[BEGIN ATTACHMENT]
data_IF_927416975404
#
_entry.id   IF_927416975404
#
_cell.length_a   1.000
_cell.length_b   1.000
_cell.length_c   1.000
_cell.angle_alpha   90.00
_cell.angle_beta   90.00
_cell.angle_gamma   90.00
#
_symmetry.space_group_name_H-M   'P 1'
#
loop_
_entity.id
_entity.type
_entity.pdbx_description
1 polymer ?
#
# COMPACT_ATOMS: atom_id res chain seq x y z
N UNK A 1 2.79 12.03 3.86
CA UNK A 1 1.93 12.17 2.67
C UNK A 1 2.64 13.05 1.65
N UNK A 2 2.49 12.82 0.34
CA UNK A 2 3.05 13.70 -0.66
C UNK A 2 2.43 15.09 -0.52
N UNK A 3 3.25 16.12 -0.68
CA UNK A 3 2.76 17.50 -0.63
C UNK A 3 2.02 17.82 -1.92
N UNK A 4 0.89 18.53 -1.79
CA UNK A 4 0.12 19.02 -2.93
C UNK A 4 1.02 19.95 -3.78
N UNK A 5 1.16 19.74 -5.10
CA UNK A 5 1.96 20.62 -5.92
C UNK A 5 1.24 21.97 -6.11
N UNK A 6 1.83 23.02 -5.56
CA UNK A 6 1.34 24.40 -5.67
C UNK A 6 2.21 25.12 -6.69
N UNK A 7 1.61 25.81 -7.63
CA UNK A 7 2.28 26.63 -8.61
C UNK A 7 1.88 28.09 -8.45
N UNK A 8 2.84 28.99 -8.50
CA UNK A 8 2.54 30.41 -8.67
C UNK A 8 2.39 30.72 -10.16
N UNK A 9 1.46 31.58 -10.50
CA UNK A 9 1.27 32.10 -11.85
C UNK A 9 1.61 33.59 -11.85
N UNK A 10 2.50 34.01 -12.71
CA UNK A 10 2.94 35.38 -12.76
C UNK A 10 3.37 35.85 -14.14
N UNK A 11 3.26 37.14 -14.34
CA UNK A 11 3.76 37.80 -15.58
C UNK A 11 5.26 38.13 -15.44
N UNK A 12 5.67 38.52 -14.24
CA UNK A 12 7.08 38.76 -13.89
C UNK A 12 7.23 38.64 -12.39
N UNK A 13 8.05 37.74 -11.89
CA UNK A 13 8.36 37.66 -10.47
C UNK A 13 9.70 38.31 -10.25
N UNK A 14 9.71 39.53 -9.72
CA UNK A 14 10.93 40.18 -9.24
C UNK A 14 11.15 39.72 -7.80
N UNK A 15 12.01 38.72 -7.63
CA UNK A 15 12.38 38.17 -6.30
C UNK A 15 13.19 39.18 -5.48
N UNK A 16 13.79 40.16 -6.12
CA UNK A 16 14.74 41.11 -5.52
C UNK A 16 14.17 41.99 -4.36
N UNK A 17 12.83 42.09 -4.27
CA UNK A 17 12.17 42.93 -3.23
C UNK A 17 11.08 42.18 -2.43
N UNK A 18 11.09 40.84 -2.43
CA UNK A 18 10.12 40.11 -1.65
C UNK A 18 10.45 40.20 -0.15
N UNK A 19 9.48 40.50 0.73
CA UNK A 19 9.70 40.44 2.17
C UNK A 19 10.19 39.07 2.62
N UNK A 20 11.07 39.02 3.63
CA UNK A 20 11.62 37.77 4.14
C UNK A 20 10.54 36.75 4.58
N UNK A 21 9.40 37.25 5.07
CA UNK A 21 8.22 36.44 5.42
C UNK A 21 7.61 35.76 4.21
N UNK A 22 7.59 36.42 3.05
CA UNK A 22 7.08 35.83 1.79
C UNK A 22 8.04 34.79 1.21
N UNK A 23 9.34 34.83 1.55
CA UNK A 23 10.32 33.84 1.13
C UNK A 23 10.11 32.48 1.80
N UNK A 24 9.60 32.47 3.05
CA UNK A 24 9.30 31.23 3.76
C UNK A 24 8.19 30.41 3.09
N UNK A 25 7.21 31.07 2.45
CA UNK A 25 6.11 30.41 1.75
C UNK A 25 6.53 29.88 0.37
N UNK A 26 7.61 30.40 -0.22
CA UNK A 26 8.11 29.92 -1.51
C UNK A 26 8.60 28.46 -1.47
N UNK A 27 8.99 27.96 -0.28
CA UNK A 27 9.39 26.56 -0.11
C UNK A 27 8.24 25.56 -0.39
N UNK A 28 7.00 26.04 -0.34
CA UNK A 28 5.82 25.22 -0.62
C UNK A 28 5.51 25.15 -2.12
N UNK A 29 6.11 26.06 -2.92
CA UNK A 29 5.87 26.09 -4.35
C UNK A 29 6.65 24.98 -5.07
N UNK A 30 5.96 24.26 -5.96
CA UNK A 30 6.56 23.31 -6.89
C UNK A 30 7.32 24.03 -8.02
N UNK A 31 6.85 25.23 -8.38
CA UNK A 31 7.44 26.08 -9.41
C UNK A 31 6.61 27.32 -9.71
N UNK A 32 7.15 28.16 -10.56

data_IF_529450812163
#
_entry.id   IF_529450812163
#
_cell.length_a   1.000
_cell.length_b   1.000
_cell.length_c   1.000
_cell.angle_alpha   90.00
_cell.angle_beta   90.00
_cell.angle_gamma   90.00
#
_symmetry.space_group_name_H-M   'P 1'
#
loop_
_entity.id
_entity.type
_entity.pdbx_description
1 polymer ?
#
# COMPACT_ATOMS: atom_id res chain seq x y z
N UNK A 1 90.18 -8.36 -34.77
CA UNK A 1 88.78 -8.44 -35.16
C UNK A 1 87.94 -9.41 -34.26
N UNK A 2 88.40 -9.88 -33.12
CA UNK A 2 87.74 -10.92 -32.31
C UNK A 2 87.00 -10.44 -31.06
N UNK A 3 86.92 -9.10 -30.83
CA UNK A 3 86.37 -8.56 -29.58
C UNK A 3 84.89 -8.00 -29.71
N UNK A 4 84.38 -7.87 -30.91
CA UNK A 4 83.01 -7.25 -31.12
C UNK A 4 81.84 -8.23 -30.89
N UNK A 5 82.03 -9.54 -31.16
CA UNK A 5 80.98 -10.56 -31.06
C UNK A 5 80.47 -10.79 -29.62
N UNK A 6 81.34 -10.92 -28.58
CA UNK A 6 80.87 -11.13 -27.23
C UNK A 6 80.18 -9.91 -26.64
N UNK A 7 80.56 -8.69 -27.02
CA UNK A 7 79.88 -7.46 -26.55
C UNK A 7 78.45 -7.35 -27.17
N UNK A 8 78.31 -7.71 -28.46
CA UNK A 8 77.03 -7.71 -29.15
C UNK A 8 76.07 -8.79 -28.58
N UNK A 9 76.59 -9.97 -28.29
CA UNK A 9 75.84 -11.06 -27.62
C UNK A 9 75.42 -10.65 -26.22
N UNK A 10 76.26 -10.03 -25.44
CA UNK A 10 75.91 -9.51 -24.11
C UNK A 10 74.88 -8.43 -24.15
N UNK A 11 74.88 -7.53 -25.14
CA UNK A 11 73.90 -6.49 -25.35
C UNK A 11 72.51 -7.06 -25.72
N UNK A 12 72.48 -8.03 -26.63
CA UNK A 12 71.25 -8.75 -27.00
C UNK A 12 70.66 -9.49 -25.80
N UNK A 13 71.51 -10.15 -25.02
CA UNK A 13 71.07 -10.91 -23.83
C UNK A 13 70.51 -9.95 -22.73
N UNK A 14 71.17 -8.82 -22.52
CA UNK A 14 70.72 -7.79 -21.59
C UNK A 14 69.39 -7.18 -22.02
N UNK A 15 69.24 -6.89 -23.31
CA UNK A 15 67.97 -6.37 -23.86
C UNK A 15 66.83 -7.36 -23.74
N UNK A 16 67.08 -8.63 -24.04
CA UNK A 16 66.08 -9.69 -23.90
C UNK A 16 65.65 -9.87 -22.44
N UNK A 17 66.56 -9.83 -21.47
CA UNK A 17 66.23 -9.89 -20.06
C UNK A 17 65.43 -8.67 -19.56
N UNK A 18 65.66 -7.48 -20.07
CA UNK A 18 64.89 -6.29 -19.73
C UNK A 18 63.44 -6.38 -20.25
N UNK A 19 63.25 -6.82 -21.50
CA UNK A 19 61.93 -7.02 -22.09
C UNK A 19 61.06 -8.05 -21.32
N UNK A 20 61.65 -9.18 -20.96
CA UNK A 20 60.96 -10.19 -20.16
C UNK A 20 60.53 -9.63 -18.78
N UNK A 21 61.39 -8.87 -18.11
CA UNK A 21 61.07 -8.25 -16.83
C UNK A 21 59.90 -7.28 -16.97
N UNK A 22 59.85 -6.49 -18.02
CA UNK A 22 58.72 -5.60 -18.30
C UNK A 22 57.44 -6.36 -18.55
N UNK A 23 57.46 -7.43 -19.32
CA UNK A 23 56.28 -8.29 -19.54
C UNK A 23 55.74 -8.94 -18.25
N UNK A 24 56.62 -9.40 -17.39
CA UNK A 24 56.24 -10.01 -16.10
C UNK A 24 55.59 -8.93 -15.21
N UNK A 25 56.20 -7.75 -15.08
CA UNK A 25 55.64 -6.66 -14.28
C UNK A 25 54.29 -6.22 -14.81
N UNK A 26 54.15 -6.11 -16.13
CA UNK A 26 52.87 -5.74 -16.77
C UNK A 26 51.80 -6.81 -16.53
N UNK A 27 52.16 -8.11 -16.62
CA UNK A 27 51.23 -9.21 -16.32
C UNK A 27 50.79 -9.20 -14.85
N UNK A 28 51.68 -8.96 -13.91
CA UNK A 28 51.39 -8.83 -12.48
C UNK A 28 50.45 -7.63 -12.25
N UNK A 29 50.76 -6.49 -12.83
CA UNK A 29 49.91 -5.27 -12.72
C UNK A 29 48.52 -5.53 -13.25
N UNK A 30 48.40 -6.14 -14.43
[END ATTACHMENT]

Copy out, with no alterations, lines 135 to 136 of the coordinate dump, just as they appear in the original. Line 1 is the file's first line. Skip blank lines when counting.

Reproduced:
N UNK A 1 90.18 -8.36 -34.77
CA UNK A 1 88.78 -8.44 -35.16